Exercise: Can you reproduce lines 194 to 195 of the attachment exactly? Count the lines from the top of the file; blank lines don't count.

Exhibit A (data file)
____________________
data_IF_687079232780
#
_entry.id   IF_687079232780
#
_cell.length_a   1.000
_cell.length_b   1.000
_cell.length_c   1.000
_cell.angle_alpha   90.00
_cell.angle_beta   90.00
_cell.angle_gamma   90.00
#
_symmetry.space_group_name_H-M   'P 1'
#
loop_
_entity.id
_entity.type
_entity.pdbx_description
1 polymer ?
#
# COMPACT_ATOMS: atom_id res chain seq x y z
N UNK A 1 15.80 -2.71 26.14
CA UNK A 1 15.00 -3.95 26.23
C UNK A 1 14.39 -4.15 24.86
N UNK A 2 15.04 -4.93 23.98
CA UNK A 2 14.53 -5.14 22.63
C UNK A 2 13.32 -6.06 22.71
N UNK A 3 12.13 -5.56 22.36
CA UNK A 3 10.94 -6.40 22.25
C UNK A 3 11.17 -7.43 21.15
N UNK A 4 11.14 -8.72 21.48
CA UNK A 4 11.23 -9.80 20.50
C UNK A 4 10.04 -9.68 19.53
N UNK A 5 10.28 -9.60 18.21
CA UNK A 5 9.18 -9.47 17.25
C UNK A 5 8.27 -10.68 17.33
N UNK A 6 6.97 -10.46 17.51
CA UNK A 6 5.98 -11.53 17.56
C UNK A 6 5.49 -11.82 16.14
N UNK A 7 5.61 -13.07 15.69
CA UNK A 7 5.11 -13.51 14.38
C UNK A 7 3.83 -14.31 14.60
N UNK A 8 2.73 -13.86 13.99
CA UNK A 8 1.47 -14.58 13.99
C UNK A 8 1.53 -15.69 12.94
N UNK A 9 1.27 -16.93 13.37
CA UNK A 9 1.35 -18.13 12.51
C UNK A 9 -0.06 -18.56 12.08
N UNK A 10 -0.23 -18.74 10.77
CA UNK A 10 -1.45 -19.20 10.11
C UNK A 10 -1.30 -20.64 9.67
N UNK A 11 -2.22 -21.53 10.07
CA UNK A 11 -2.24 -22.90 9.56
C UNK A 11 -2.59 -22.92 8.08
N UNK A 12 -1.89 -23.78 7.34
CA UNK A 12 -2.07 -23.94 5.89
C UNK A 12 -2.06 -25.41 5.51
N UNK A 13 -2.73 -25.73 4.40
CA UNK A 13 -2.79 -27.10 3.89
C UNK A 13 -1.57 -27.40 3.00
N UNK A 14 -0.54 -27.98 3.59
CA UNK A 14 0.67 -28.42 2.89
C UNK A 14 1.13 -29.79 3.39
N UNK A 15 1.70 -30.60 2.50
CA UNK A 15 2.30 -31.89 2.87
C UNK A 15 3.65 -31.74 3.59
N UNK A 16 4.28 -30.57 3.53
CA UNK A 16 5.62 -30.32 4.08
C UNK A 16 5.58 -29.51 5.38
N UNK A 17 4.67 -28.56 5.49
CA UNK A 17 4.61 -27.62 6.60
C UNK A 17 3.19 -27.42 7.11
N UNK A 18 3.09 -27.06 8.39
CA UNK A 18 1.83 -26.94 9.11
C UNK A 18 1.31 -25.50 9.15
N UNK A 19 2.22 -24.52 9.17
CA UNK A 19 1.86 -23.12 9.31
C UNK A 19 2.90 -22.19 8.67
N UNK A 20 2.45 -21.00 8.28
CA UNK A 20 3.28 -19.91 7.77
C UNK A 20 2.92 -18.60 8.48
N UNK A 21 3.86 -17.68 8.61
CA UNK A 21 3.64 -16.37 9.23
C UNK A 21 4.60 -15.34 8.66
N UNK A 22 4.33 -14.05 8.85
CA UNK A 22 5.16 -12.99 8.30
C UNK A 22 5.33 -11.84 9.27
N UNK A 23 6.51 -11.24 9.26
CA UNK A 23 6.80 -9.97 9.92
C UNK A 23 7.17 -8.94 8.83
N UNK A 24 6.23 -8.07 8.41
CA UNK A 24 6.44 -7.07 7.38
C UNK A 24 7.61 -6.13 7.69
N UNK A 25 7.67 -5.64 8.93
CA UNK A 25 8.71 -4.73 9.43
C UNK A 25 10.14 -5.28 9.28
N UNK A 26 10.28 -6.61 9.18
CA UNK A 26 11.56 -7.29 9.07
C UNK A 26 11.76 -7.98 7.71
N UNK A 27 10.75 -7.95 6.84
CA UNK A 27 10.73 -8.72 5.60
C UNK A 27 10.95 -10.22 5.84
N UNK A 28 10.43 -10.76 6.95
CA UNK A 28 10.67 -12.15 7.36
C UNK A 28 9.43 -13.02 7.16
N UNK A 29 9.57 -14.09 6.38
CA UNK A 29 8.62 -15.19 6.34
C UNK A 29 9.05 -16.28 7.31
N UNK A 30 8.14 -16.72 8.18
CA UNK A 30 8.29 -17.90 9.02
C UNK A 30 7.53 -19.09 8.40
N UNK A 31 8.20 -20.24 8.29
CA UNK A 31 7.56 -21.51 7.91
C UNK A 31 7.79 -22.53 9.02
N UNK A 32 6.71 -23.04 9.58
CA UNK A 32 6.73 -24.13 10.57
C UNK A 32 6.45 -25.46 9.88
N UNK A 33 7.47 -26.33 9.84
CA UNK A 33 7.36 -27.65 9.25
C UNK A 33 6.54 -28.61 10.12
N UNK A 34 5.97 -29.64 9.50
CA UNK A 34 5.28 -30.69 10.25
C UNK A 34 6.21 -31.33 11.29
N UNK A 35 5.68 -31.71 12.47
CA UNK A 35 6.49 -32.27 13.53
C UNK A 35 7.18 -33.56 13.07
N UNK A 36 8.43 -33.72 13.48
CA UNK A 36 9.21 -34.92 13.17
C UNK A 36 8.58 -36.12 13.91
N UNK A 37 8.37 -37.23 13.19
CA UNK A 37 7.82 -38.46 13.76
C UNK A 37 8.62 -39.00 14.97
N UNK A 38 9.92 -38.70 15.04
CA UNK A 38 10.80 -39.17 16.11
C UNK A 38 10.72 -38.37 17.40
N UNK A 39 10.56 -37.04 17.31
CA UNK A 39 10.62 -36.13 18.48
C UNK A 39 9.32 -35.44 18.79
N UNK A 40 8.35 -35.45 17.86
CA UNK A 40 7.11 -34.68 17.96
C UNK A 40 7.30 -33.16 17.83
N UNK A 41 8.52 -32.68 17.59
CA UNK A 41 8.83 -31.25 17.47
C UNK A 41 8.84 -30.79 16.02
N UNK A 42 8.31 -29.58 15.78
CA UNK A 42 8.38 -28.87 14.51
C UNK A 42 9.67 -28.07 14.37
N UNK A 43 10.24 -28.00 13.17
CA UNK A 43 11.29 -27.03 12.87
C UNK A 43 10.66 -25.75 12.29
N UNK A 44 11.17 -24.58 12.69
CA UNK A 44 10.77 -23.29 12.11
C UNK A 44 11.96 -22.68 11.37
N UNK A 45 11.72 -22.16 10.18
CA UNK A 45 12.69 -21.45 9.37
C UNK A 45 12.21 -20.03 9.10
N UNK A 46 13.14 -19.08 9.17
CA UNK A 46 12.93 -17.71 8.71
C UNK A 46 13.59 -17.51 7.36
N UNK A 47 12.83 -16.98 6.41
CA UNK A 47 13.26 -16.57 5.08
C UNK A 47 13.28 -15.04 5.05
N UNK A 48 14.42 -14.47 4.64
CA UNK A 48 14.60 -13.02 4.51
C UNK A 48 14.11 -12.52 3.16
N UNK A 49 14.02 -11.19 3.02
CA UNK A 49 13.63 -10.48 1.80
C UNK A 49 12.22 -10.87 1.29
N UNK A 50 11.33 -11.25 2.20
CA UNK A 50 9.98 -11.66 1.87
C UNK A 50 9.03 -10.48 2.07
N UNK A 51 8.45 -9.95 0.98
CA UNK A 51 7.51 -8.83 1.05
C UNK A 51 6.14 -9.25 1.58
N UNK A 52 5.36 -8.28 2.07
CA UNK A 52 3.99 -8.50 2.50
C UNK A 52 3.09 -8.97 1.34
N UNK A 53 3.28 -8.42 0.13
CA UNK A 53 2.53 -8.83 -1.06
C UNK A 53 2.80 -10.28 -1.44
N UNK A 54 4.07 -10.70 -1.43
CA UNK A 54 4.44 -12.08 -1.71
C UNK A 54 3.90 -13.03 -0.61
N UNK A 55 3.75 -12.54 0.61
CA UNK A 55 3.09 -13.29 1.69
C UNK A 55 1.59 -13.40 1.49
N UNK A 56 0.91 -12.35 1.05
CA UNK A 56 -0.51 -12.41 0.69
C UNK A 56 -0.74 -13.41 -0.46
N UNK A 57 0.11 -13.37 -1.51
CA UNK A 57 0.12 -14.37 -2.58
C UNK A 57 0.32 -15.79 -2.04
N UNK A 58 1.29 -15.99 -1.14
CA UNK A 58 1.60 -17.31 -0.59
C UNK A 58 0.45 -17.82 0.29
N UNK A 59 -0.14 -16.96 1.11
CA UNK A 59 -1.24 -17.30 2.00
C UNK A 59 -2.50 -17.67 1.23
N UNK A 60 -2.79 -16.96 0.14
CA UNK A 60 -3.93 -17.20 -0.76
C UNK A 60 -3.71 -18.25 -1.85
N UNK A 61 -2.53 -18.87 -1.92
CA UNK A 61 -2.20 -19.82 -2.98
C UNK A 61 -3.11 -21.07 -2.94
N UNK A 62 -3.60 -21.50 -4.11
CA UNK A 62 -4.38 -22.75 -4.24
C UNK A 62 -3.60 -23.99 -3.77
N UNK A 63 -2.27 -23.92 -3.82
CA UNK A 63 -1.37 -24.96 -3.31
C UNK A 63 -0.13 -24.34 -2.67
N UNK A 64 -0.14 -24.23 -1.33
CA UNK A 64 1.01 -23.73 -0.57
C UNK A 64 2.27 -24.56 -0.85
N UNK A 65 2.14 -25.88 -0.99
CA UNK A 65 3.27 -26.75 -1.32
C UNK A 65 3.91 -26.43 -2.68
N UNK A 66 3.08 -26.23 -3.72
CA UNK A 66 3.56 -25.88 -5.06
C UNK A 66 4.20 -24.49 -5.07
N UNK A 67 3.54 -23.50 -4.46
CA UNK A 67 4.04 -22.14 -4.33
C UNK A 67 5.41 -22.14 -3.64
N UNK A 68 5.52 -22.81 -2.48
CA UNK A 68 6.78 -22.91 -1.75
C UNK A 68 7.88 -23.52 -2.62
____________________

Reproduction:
C UNK A 58 0.45 -17.82 0.29
N UNK A 59 -0.14 -16.96 1.11